Posted: 21 Nov 2003
Professor Williams argues that by understanding their history feminists can avoid repeating it. The key disagreement in the destructive sameness/difference debate is not over whether women are the same or different from men, but over whether to empower women in their traditional caregiving role (the 'femme strategy'), or to shift them into socially valued masculine gender performances such as melding personal identity with paid work and off-loading care work (the 'tomboy strategy'). Professor Williams argues that, given the profound importance of care work to the identities of the 85% of women who become mothers, and the structural linkage of motherhood and economic inequality, we need to accept as a given that empowering women requires ending the economic marginalization of mothers. She proposes a 'listening tour,' informed by an epistemology that respects all truths as partial, flawed, and situated - all forged in an arena of constraint. The law professor's role is not to pronounce the 'One True Way' but to seek points of respectful coalition among people whose truths differ.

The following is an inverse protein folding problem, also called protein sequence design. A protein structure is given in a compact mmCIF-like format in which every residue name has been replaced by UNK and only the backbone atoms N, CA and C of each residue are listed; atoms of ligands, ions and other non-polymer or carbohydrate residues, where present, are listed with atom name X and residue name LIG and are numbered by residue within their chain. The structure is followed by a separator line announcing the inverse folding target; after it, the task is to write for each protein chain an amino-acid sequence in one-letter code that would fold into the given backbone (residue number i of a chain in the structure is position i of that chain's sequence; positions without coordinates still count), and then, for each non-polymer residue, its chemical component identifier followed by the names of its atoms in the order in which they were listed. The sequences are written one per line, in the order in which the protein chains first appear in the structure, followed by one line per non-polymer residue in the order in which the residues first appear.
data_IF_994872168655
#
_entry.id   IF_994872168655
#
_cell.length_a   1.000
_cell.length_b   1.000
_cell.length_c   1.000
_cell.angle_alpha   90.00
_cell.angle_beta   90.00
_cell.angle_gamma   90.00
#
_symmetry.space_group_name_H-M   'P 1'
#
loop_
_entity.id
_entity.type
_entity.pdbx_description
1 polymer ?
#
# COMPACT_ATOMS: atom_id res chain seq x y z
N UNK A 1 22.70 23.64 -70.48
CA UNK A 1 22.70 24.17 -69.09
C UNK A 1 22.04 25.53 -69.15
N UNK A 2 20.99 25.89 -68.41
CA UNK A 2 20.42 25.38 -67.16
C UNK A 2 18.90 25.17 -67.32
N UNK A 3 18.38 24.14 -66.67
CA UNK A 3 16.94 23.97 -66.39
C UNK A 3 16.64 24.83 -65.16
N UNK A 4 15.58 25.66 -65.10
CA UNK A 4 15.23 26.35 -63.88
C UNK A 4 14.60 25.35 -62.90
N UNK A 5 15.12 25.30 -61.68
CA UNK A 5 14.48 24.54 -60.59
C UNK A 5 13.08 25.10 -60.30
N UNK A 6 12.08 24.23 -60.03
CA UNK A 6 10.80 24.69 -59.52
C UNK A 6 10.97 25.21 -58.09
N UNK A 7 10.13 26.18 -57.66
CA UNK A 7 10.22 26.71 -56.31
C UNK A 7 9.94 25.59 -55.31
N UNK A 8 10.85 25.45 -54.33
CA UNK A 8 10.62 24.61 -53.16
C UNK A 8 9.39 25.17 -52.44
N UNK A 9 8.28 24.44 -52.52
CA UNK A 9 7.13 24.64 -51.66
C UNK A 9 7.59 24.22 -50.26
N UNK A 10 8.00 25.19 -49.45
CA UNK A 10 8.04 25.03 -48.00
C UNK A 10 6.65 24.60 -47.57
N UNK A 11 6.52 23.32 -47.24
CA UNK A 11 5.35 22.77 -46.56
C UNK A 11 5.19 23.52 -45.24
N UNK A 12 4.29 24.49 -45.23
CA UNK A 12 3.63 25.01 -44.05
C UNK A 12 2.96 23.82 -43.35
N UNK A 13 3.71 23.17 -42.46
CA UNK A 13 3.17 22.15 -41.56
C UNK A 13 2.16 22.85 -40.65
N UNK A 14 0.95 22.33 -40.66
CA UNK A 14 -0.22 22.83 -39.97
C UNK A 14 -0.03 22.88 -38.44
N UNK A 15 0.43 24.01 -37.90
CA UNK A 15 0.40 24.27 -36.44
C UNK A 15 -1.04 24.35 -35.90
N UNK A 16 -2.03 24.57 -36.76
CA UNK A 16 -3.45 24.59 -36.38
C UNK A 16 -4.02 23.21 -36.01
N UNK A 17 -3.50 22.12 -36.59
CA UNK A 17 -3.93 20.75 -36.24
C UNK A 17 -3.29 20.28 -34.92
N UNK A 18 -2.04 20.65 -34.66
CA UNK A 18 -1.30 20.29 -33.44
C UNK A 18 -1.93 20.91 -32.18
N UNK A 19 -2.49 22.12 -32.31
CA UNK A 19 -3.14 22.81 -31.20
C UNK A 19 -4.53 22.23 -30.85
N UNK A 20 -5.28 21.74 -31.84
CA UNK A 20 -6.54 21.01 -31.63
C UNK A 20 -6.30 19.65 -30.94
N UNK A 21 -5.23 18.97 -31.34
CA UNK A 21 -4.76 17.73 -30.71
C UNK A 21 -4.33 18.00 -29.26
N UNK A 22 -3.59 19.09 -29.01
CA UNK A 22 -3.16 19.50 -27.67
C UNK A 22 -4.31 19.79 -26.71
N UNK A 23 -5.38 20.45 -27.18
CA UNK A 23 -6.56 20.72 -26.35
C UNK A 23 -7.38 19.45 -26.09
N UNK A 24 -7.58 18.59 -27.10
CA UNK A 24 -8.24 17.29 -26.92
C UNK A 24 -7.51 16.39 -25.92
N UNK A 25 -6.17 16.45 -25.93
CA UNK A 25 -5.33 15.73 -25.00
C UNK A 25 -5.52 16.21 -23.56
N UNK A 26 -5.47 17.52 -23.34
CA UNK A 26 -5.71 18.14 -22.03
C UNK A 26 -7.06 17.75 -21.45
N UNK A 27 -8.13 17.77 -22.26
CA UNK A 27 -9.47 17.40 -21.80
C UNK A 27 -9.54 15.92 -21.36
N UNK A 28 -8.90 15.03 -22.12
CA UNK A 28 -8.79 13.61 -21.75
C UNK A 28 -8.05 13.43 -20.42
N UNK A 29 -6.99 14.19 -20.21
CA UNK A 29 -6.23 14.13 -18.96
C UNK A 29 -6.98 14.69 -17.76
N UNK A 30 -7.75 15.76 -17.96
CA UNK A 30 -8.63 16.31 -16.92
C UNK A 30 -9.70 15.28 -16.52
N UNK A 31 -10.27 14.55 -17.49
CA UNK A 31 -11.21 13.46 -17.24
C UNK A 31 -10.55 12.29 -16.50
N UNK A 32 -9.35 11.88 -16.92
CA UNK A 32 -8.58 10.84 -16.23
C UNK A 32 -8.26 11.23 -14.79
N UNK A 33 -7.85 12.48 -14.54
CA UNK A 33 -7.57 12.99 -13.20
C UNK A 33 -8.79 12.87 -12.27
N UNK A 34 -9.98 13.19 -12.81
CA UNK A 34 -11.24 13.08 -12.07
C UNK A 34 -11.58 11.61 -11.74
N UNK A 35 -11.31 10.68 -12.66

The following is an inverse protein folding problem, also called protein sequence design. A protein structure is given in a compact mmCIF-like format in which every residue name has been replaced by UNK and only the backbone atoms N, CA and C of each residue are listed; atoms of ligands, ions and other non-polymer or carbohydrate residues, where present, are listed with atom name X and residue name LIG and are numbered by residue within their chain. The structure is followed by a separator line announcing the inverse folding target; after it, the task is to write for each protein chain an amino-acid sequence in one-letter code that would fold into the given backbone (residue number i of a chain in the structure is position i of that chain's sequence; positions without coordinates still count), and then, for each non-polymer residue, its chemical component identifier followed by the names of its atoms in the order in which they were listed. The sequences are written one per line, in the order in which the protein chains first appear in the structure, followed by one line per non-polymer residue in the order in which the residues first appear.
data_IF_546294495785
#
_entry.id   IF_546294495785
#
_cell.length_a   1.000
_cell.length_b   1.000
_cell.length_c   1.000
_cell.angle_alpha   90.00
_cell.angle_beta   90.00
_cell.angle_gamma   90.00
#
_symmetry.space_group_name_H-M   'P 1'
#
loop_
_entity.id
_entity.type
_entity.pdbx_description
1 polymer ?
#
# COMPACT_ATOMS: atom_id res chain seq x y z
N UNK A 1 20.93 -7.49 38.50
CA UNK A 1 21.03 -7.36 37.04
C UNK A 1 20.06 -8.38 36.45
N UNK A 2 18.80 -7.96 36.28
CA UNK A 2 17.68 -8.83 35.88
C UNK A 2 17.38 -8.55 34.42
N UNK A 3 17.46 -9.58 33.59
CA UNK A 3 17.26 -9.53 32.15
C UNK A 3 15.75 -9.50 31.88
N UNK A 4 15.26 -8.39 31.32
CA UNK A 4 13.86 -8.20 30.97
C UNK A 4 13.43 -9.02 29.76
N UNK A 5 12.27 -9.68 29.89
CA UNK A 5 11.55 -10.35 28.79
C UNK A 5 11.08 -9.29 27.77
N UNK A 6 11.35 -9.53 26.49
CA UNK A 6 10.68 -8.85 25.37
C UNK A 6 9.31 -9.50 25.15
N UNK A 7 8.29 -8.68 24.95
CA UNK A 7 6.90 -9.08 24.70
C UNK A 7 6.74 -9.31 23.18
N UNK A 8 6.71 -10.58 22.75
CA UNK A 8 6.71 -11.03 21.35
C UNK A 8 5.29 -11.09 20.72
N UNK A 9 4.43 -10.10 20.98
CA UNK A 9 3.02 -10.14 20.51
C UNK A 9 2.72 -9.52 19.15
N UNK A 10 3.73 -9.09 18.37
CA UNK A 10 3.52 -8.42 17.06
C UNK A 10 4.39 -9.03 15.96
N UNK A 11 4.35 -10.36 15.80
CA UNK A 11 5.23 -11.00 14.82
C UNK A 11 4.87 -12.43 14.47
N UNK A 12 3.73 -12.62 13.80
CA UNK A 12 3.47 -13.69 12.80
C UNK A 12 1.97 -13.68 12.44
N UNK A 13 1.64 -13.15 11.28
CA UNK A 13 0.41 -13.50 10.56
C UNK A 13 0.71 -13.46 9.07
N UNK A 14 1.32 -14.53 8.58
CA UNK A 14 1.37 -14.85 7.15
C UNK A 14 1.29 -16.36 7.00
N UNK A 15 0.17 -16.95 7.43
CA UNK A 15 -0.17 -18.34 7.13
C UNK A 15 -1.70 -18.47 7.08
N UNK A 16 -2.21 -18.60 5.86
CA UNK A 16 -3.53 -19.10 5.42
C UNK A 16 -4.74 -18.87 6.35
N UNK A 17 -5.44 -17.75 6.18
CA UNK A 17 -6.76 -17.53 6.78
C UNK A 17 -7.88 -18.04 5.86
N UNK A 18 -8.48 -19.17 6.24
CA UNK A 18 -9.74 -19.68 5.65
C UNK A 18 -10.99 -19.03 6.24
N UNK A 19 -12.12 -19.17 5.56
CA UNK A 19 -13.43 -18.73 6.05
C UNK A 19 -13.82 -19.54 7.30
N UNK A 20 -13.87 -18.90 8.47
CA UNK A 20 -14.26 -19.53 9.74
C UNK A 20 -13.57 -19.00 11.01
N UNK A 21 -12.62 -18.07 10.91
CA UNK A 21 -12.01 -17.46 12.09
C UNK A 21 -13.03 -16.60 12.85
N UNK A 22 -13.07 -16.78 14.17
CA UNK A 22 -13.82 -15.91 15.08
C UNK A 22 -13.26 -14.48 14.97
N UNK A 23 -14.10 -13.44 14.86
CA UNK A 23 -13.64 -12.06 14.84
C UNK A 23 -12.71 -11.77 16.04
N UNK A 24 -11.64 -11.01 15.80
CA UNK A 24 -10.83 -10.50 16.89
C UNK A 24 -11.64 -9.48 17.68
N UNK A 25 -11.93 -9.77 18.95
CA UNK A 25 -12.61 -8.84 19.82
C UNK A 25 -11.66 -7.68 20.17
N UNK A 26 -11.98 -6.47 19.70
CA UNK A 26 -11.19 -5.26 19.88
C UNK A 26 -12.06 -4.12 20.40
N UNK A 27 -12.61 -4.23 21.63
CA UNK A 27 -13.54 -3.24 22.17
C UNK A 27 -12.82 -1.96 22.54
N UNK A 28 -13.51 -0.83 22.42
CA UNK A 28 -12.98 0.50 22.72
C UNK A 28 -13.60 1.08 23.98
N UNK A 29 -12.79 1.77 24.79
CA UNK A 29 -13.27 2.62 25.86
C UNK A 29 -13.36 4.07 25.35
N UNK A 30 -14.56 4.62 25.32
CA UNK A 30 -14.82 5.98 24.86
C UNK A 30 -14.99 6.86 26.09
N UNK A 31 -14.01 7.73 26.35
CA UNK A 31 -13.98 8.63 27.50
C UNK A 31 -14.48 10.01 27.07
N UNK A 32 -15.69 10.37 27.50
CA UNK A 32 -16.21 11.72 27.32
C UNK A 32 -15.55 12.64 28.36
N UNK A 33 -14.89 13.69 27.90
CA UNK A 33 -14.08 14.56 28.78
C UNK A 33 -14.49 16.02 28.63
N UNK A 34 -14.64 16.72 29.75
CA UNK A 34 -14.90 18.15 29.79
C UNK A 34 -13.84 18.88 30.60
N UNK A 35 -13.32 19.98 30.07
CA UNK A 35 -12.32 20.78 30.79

Suggested Citation: Suggested Citation
Chalmers Williams, Joan, 'It's Snowing Down South': How to Help Mothers and Avoid Recycling the Sameness/Difference Debate. Columbia Law Revew, Vol. 102, No. 3, April 2002. Available at SSRN: https://ssrn.com/abstract=310702